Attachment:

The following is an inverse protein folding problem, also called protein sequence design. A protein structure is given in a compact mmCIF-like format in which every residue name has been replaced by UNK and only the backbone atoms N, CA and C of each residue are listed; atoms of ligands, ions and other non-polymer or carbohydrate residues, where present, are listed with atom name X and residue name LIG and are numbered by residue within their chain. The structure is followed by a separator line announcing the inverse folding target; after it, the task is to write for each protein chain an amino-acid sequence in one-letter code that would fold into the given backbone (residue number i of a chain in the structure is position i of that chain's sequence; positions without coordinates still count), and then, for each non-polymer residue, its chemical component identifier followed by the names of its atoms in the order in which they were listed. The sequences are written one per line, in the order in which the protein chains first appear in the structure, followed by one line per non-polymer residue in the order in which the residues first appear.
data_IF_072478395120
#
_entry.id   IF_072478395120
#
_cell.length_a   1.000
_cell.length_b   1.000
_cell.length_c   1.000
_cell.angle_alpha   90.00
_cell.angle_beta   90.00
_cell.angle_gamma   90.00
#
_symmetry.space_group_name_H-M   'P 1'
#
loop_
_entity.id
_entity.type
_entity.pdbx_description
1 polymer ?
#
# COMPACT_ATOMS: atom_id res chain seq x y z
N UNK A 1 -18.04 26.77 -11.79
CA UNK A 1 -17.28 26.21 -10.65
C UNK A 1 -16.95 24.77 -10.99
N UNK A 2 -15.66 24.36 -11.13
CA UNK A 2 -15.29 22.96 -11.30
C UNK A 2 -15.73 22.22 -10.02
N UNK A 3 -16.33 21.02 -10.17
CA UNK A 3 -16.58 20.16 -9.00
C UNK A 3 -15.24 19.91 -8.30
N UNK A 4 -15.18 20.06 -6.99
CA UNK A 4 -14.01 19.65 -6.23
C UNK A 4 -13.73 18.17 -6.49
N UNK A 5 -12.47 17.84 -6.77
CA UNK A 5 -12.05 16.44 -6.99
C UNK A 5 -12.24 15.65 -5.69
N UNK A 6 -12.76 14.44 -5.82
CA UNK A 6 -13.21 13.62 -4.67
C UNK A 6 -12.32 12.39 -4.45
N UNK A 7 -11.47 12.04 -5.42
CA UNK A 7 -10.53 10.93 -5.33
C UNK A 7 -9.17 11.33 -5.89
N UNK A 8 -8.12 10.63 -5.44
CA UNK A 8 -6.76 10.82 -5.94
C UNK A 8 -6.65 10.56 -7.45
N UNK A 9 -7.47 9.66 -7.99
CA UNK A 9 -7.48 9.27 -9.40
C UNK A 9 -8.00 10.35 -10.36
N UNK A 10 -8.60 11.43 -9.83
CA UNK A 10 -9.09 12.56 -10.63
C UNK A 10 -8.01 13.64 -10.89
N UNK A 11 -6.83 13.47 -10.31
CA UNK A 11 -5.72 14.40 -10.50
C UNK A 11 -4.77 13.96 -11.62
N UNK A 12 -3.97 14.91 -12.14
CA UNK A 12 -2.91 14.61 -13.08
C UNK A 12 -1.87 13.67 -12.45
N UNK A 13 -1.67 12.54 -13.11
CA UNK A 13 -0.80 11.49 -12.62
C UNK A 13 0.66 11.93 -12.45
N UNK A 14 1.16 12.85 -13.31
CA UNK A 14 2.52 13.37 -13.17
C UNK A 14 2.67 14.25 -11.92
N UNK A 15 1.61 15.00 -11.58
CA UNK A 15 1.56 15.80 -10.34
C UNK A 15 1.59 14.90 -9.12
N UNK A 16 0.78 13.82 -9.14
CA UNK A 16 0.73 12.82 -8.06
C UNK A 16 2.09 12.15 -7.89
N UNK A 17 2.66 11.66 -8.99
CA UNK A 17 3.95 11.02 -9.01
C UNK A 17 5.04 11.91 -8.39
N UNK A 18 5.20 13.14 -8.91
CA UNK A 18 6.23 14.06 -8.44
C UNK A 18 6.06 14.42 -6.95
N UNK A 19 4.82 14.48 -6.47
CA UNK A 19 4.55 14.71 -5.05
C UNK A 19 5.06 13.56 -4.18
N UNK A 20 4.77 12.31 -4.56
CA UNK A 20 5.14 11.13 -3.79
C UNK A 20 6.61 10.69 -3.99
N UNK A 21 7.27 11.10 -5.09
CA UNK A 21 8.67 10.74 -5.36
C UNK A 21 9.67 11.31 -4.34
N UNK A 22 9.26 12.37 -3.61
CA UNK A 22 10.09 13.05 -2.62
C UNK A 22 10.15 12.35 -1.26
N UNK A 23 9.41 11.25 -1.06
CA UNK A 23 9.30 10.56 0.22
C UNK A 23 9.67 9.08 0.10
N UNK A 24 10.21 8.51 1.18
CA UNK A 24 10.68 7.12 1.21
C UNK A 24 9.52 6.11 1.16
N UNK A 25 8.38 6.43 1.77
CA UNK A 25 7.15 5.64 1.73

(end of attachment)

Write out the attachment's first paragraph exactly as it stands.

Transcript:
The following is an inverse protein folding problem, also called protein sequence design. A protein structure is given in a compact mmCIF-like format in which every residue name has been replaced by UNK and only the backbone atoms N, CA and C of each residue are listed; atoms of ligands, ions and other non-polymer or carbohydrate residues, where present, are listed with atom name X and residue name LIG and are numbered by residue within their chain. The structure is followed by a separator line announcing the inverse folding target; after it, the task is to write for each protein chain an amino-acid sequence in one-letter code that would fold into the given backbone (residue number i of a chain in the structure is position i of that chain's sequence; positions without coordinates still count), and then, for each non-polymer residue, its chemical component identifier followed by the names of its atoms in the order in which they were listed. The sequences are written one per line, in the order in which the protein chains first appear in the structure, followed by one line per non-polymer residue in the order in which the residues first appear.